Special Talk



by Prof. Dr. Pedro Oliveira,
Clinical Psychologist, Member of the Portuguese Order of Psychologists, MSc on Anthropology and Child Development, PhD in Social Anthropology, Portugal



In the Western world, the influence of American culture in entertainment, film and music is everywhere. Popular interpretations of Freud, expressed in authors like Woody Allen, The Silence of the Lambs or series like The Sopranos, abound in American culture. While film representations actively contribute to shaping an image of psychoanalysis for lay audiences, through film, the broader field of psychotherapy and clinical psychology has become equally associated with specific cinematic references.
Film representation does not stay outside the therapy office. Patients’ understanding of the psychotherapy process, at the point of deciding to enter therapy or especially in an initial phase, is likely influenced by popular conceptions of it. Despite the various negative representations of therapists on film (and the warnings of fellow psychologists to rise against them) I contend that patients’ spontaneous references to ‘therapy on film’ can be dealt with as significant clinical material. To achieve this, one should, ideally, practice a double-gaze over this kind of data, i.e., one that stems from a clinical view (setting the evoked image of therapy on film against the patient and their history) while simultaneously bearing a ‘culture-based view’ (i.e. placing the evoked image in its wider cultural meaning).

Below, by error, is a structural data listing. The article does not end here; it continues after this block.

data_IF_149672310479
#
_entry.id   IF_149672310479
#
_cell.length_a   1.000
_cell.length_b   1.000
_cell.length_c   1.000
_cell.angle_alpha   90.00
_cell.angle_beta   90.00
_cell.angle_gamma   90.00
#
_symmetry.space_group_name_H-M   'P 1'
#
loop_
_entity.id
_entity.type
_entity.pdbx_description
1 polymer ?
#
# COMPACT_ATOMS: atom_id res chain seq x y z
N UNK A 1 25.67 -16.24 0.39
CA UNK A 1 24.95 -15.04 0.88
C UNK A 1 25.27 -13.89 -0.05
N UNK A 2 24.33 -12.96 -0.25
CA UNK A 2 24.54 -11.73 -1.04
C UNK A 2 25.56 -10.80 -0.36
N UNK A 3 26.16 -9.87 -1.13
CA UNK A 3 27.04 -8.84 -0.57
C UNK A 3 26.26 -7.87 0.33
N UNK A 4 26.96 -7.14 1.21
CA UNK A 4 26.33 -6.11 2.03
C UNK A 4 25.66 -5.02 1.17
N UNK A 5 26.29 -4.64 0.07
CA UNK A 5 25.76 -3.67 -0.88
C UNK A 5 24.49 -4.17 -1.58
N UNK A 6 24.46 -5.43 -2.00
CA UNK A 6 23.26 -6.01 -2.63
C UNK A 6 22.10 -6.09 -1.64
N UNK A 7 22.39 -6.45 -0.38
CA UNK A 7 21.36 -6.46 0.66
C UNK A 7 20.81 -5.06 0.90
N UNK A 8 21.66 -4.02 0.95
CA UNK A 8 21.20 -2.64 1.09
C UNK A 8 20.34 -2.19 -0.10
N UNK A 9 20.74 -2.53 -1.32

After tracing a brief cultural history of therapy on film, I move to a couple of psychotherapy vignettes where popular images of therapy are talked about in the session, while their meaning is interpreted and explored. Finally, I suggest that the perceived authenticity of the therapeutic process by the patient is probably partially related to perceiving the encounter with the therapist as not abiding by its cultural representation.


Short Biography:

Trained initially in clinical psychology, with an emphasis on psychodynamics and systemic approaches (University of Coimbra), Pedro Oliveira moved onto doing an MSc in anthropology and child development (Brunel University, London) sponsored by the Portuguese Foundation for Science and Technology. A PhD in social anthropology, focusing on cultural and class difference in contemporary urban identities, followed. With clinical experience gained in Portugal and the UK (Tavistock Clinic and WLMHT), Pedro maintains a dual identity as a clinical psychologist and a social anthropologist working across different applied fields, from psychotherapy to consumer research.